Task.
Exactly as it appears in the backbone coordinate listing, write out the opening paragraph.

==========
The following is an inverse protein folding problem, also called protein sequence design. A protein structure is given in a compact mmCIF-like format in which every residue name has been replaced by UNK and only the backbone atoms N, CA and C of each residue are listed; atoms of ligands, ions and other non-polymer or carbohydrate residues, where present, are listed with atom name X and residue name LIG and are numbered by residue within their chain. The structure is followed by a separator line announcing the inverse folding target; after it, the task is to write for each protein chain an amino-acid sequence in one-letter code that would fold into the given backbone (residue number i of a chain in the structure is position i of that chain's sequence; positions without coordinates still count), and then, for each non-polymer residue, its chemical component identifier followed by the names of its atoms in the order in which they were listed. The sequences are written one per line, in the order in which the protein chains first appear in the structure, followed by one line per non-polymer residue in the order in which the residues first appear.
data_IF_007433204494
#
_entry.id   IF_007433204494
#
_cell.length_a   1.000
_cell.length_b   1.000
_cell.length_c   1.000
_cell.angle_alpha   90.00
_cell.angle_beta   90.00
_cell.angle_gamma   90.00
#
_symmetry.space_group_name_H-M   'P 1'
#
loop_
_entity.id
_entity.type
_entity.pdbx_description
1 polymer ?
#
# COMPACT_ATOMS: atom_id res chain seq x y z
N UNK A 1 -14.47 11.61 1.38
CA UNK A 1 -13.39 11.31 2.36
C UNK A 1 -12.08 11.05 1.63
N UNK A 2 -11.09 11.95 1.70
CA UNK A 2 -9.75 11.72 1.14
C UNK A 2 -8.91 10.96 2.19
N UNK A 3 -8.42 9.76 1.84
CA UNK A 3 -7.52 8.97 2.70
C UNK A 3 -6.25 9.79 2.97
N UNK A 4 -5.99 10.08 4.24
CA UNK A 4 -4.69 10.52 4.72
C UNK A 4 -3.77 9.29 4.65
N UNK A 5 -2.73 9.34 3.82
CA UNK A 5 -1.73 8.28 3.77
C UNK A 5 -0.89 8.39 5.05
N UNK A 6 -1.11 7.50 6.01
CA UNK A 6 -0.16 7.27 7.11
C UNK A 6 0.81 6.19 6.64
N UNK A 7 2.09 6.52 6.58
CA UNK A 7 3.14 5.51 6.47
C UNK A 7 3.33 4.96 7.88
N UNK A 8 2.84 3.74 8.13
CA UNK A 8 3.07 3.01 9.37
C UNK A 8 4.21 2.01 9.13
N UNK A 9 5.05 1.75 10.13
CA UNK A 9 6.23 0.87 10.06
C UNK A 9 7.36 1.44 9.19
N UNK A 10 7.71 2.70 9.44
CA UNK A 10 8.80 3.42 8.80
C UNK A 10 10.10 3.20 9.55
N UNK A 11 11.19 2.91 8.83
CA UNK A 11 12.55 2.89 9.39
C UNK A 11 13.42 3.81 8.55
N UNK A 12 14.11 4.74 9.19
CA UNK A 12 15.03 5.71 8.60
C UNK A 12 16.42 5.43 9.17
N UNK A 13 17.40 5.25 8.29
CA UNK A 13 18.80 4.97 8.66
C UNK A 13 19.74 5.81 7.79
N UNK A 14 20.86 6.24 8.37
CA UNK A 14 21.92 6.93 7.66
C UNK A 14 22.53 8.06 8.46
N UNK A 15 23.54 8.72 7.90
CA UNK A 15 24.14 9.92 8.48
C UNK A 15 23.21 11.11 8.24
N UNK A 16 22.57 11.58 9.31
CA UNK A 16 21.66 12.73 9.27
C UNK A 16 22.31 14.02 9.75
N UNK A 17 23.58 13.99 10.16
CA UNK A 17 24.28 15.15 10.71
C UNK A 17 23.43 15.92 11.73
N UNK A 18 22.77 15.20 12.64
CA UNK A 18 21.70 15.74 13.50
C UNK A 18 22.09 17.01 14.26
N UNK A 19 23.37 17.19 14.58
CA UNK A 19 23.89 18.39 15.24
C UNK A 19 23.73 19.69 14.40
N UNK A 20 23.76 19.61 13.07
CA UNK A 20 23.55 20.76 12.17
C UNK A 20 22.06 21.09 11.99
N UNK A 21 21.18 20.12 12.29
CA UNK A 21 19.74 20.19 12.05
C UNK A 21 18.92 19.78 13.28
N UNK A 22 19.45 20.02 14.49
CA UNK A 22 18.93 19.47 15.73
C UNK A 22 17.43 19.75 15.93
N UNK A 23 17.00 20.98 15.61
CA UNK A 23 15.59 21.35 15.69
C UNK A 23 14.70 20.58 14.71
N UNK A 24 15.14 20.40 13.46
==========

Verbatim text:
The following is an inverse protein folding problem, also called protein sequence design. A protein structure is given in a compact mmCIF-like format in which every residue name has been replaced by UNK and only the backbone atoms N, CA and C of each residue are listed; atoms of ligands, ions and other non-polymer or carbohydrate residues, where present, are listed with atom name X and residue name LIG and are numbered by residue within their chain. The structure is followed by a separator line announcing the inverse folding target; after it, the task is to write for each protein chain an amino-acid sequence in one-letter code that would fold into the given backbone (residue number i of a chain in the structure is position i of that chain's sequence; positions without coordinates still count), and then, for each non-polymer residue, its chemical component identifier followed by the names of its atoms in the order in which they were listed. The sequences are written one per line, in the order in which the protein chains first appear in the structure, followed by one line per non-polymer residue in the order in which the residues first appear.